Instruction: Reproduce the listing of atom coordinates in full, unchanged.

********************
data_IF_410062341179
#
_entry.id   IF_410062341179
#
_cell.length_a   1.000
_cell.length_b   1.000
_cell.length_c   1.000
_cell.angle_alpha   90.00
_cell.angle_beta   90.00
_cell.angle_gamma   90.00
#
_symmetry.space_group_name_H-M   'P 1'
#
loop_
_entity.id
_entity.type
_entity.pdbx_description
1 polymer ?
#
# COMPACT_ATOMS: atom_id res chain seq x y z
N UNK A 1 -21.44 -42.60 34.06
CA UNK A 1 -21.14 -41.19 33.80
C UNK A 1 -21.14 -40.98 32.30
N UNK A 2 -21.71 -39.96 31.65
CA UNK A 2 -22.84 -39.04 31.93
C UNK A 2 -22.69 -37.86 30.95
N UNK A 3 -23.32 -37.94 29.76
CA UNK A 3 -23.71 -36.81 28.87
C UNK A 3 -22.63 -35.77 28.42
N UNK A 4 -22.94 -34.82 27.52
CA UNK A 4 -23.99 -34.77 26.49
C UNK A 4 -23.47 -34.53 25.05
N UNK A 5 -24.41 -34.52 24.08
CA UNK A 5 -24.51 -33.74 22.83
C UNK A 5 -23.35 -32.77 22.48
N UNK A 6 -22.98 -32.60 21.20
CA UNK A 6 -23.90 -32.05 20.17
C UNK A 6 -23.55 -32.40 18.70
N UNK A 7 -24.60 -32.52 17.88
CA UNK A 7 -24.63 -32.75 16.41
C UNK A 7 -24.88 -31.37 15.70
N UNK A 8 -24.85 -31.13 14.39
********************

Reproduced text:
data_IF_410062341179
#
_entry.id   IF_410062341179
#
_cell.length_a   1.000
_cell.length_b   1.000
_cell.length_c   1.000
_cell.angle_alpha   90.00
_cell.angle_beta   90.00
_cell.angle_gamma   90.00
#
_symmetry.space_group_name_H-M   'P 1'
#
loop_
_entity.id
_entity.type
_entity.pdbx_description
1 polymer ?
#
# COMPACT_ATOMS: atom_id res chain seq x y z
N UNK A 1 -21.44 -42.60 34.06
CA UNK A 1 -21.14 -41.19 33.80
C UNK A 1 -21.14 -40.98 32.30
N UNK A 2 -21.71 -39.96 31.65
CA UNK A 2 -22.84 -39.04 31.93
C UNK A 2 -22.69 -37.86 30.95
N UNK A 3 -23.32 -37.94 29.76
CA UNK A 3 -23.71 -36.81 28.87
C UNK A 3 -22.63 -35.77 28.42
N UNK A 4 -22.94 -34.82 27.52
CA UNK A 4 -23.99 -34.77 26.49
C UNK A 4 -23.47 -34.53 25.05
N UNK A 5 -24.41 -34.52 24.08
CA UNK A 5 -24.51 -33.74 22.83
C UNK A 5 -23.35 -32.77 22.48
N UNK A 6 -22.98 -32.60 21.20
CA UNK A 6 -23.90 -32.05 20.17
C UNK A 6 -23.55 -32.40 18.70
N UNK A 7 -24.60 -32.52 17.88
CA UNK A 7 -24.63 -32.75 16.41
C UNK A 7 -24.88 -31.37 15.70
N UNK A 8 -24.85 -31.13 14.39